11. Apparatus for exfoliating and collecting diagnostic material from the inner walls of internal viscera which comprises, proximal parts and distal parts, the proximal parts comprising a pair of single lumen tubes, means secured at the proximal end of one of the tubes selectively to supply air under pressure to the tube or to release air therefrom, means secured to the proximal end of the other tube selectively to apply air under pressure, or to produce a suction effect, the distal parts of said apparatus including the major portion of a length of double-lumen tube, means forming part of the proximal portion of the apparatus for connecting the other ends of the single lumen tubes respectively with the lumens of the double-lumen tube, the distal parts of the apparatus further including a metal point secured at the distal end of the double-lumen tube and having a passageway therein leading from the distal end of one of the lumens of the double-lumen tube to its external surface, means closing the distal end of the other lumen of the double-lumen tube, an elastic inflatable balloon-like member of sufficient size to en- 6 able it to be. inflated substantially to the size of the viscera into which it is to be inserted, means securing said member around the distal end portion of the double lumen tube and around said metal point; an opening inthe wall of the double-lumen tube: so as to communicate" the interior of that lumen having a closed distal end with the interior of the balloon-like member, means preventing communication between the portion of said member which surrounds the distal end of the double-lumen tube from that portion which surrounds the weighted end, and abradant exfoliating means around the outer surface of at least the portion of said member which surrounds the weighted end for exfoliating and collecting particulate matter from the walls of a smaller body cavity such as the duodenum adjacent a larger body cavity such as the stomach.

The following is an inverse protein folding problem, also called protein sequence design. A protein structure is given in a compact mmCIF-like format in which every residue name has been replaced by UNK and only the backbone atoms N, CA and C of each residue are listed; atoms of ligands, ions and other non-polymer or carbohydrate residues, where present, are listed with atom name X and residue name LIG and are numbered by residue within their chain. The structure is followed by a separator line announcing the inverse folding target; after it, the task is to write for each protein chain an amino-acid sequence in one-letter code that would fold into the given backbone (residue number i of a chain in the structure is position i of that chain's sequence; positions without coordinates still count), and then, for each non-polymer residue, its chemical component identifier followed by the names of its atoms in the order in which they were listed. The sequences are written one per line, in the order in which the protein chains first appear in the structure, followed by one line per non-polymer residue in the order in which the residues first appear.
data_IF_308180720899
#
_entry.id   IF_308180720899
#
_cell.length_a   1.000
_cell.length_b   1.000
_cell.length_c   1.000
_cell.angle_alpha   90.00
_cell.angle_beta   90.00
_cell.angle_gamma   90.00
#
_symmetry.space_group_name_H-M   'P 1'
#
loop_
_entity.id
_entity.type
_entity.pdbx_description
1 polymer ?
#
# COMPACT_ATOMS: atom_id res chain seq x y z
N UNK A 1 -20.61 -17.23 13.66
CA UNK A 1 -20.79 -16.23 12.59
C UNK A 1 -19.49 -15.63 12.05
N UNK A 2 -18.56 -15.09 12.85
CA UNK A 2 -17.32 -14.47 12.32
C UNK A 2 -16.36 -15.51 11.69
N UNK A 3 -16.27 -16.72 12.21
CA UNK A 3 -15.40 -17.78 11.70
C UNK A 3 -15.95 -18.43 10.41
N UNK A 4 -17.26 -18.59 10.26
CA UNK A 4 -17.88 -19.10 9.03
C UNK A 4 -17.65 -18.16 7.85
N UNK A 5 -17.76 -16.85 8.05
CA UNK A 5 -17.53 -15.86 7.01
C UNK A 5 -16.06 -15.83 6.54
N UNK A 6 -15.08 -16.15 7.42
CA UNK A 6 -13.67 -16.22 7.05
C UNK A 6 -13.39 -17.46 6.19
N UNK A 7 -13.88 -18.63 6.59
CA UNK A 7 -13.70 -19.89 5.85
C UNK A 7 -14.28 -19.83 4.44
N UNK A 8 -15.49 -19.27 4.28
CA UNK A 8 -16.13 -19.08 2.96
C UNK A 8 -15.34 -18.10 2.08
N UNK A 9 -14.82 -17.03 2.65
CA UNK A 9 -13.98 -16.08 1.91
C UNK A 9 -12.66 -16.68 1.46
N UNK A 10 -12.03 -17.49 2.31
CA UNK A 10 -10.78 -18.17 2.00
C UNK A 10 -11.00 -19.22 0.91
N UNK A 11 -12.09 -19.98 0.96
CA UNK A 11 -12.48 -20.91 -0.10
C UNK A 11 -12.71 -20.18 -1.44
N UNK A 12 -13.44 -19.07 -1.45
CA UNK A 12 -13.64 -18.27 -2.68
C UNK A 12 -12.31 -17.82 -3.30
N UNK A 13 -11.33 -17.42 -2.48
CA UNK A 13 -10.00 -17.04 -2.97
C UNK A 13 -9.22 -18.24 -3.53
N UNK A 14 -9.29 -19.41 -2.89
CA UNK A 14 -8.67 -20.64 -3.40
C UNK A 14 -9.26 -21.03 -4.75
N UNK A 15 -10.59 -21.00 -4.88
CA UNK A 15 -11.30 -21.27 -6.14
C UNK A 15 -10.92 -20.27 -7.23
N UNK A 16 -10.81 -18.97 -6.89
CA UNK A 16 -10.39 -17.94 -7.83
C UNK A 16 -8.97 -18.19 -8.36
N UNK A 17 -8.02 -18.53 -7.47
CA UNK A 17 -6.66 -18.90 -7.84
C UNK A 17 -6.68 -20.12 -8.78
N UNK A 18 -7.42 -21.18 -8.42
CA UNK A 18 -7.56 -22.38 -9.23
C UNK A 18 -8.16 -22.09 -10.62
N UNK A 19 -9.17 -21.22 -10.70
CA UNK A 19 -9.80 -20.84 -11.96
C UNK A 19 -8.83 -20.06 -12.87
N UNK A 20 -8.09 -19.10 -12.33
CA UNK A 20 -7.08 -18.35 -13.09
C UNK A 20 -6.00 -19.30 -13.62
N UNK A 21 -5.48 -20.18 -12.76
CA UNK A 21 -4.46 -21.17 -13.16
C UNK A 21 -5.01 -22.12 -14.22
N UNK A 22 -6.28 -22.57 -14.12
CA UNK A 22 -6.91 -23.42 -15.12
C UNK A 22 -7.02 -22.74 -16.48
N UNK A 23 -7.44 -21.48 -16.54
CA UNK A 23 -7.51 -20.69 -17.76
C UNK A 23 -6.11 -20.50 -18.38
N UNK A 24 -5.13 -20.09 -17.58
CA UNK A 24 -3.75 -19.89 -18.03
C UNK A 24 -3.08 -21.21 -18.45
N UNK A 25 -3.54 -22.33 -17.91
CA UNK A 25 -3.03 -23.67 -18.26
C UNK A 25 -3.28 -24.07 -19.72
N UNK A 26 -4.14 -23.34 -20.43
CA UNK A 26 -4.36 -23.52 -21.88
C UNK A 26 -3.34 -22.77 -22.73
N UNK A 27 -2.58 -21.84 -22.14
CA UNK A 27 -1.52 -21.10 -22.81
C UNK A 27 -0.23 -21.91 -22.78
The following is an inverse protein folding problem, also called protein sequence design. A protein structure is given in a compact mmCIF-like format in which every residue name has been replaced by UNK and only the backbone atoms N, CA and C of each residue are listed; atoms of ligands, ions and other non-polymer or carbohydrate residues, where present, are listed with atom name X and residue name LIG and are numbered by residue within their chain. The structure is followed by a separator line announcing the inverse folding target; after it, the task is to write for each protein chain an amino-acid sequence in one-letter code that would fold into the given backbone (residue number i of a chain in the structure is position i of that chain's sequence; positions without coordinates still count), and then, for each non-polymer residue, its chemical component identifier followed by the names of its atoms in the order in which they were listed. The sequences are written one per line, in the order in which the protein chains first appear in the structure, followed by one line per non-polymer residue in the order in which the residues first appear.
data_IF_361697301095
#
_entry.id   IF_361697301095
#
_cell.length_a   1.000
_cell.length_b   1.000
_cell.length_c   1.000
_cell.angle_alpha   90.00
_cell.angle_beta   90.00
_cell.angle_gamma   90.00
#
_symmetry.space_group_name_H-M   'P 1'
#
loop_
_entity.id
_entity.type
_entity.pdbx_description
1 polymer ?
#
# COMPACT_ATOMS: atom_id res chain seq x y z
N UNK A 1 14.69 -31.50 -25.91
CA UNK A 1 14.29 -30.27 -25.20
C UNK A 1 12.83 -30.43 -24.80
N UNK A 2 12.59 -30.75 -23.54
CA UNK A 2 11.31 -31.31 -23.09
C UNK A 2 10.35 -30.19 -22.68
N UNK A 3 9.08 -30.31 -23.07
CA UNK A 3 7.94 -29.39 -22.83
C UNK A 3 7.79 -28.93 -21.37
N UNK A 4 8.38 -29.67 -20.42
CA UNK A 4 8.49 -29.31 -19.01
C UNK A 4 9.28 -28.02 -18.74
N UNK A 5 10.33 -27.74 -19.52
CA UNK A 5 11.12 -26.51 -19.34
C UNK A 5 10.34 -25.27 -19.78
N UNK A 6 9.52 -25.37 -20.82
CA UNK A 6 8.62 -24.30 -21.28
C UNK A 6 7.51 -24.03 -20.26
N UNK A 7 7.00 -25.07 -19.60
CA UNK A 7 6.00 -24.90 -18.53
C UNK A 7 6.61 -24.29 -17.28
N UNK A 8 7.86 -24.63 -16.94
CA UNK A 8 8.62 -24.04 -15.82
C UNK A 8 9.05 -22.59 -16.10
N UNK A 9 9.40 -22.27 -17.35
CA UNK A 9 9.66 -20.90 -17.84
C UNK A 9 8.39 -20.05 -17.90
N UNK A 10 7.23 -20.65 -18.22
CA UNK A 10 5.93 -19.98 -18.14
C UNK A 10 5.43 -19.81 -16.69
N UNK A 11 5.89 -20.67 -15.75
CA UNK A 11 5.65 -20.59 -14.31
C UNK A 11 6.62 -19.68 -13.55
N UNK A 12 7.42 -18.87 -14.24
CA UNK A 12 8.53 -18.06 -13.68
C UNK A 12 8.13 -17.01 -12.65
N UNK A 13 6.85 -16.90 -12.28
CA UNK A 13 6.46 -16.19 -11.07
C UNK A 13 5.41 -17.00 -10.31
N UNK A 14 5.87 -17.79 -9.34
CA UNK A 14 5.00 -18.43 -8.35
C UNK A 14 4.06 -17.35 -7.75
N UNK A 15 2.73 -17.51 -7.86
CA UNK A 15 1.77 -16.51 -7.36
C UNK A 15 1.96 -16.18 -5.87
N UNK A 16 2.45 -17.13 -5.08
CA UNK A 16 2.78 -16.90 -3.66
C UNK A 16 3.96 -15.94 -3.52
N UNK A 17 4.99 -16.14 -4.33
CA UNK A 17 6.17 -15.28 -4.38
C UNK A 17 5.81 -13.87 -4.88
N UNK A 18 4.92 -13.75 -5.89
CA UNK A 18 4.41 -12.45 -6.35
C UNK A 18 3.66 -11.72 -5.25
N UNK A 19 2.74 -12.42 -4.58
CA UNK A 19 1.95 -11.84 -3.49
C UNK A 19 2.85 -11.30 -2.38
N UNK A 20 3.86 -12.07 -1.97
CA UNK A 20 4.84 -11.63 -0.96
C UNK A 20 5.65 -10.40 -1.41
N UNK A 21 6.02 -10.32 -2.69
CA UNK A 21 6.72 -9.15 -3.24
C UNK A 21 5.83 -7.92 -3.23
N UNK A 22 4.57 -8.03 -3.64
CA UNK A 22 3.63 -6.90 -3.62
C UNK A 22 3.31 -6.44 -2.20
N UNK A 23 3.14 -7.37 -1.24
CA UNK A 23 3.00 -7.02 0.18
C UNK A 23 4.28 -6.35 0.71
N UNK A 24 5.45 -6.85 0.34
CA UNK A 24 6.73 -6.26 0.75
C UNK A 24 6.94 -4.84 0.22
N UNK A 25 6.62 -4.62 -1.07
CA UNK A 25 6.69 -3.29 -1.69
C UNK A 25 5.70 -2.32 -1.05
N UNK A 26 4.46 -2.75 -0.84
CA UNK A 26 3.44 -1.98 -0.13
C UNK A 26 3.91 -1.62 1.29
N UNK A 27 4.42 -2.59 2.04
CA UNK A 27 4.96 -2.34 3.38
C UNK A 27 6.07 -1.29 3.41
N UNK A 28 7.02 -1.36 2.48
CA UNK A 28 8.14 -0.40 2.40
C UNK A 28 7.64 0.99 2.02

12. Apparatus for exfoliating and collecting diagnostic material from the inner walls of internal viscera which comprises, first and second single lumen tubes; means secured to one end of the first tube selectively to supply air under pressure to the tube or to release air therefrom; means secured to one end of the second tube selectively to apply air under pressure, or to produce a suction effect; a length of double-lumen tube having at one end first and second lumens respectively connected to the first and second single lumen tubes; a metallic element secured at the other end of the double-lumen tube and having a passageway therein leading from the first lumen of the double-lumen tube to its external surface; means closing the end of the second lumen near said element; an elastic inflatable balloon-like member of suflicient size to enable it to be inflated substantially to the size of the viscera into which it is to be inserted; means securing said member around the end portion of the double-lumen tube near said element, an opening in the wall of the double-lumen tube so as tocommunicate the interior of the second lumen with the interior of the balloon-like member; and abradant exfoliating means around the outer surface of said member for exfoliating and collecting particulate matter from the walls of viscera.